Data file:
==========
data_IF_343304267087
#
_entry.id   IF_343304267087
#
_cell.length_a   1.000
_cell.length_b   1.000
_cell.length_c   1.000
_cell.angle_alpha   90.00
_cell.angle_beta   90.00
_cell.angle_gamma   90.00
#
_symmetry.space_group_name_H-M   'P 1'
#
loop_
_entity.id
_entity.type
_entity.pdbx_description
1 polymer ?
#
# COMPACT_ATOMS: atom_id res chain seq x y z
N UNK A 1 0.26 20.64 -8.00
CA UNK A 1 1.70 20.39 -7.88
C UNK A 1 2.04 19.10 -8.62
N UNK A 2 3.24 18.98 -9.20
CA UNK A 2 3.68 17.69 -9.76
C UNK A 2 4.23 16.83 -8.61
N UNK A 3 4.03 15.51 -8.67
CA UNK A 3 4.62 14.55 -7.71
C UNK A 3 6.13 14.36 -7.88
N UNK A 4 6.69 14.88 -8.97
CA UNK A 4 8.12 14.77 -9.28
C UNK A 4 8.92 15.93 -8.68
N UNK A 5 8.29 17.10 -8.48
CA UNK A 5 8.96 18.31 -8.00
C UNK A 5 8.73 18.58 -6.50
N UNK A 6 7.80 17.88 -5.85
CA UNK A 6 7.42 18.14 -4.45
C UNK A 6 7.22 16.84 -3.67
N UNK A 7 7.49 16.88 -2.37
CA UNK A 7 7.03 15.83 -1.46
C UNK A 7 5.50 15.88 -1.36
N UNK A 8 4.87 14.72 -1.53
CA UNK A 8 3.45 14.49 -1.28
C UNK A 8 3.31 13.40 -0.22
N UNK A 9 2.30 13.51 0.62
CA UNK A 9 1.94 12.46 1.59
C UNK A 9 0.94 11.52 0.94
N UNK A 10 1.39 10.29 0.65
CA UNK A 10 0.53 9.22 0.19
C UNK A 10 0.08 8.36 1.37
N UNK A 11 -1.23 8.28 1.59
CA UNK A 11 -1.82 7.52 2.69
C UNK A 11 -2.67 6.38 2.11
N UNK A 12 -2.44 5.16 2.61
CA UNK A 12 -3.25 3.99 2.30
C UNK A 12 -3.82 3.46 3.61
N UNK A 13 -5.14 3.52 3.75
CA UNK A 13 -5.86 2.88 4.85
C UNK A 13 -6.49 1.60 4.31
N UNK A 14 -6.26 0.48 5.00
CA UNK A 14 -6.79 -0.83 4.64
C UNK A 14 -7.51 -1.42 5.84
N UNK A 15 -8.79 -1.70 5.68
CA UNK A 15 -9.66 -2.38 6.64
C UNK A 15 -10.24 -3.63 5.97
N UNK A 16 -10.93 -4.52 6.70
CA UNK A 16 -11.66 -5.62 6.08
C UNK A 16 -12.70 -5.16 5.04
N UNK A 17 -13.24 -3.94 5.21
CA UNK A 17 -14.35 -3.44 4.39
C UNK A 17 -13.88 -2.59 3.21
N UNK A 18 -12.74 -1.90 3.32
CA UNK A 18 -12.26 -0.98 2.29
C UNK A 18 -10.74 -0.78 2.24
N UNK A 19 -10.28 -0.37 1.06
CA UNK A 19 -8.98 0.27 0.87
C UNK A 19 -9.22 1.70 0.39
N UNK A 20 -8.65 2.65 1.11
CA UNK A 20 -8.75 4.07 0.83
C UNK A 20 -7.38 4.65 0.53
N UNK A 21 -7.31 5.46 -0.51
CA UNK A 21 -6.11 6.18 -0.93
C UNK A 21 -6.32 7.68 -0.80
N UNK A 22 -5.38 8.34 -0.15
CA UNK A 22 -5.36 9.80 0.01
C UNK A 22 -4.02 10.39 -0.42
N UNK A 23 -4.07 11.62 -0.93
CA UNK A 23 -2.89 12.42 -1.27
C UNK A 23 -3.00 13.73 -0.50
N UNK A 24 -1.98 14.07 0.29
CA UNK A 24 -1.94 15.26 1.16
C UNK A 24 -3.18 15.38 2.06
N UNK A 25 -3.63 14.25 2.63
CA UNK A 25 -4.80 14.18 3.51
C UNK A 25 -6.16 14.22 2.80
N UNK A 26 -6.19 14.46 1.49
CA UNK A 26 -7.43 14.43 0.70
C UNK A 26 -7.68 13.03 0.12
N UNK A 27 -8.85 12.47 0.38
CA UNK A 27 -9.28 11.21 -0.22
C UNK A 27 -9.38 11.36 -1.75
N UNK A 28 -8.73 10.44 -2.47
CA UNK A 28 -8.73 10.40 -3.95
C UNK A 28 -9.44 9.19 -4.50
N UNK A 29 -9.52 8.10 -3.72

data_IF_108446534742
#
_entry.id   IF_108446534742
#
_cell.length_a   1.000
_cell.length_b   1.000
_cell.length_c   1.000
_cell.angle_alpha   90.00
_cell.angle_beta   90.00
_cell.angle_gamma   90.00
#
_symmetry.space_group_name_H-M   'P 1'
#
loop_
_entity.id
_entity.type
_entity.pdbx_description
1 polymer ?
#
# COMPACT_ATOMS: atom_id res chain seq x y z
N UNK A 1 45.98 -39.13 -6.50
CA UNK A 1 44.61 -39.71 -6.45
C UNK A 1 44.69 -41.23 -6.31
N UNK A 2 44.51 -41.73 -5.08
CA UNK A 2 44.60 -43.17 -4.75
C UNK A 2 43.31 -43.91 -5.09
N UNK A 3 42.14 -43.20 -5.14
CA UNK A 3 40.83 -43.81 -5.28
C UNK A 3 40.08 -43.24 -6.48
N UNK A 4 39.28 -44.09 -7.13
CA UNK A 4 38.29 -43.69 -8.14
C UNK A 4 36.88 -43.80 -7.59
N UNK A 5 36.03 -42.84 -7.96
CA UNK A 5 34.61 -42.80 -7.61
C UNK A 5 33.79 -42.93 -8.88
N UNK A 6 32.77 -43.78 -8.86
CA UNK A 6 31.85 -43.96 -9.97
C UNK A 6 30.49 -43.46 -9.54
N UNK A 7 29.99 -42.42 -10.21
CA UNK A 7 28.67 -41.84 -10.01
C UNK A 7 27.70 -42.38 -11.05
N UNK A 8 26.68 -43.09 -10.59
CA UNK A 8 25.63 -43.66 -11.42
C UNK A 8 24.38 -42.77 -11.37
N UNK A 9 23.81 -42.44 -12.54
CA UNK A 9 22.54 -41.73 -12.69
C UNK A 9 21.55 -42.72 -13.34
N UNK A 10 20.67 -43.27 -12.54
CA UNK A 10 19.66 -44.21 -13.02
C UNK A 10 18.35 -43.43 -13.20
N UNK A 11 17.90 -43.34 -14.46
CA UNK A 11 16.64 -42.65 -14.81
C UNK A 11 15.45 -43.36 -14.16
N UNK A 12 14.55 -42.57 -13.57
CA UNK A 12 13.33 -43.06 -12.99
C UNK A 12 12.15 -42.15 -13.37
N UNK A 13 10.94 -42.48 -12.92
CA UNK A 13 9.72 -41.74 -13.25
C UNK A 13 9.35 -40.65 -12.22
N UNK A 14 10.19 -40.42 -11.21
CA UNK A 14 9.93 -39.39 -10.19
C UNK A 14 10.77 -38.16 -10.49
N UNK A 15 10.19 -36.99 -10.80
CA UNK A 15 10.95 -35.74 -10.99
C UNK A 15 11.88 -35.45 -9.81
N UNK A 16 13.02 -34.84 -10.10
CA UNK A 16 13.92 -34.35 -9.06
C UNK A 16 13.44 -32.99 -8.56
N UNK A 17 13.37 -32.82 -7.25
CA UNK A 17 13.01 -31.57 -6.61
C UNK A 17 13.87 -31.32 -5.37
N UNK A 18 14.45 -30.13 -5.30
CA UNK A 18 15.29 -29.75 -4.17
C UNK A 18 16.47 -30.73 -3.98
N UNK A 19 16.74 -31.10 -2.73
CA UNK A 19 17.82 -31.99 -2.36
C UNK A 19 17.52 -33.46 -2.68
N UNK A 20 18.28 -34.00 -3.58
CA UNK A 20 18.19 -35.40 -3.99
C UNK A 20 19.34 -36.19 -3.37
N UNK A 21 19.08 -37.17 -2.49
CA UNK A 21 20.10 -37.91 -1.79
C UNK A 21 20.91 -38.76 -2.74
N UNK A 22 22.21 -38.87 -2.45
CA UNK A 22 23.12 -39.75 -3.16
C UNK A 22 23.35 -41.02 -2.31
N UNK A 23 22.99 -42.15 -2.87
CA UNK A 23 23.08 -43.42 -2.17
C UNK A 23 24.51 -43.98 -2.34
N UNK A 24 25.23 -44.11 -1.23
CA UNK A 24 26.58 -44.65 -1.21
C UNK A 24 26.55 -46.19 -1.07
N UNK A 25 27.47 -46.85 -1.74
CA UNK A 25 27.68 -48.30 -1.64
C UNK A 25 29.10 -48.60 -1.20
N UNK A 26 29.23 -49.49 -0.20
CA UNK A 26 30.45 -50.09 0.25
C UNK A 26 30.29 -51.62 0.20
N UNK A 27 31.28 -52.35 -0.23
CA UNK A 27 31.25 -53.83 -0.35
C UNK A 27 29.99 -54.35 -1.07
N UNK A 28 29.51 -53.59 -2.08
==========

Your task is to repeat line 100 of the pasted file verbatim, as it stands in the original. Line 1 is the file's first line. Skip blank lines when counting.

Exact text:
CA UNK A 27 -9.28 11.21 -0.22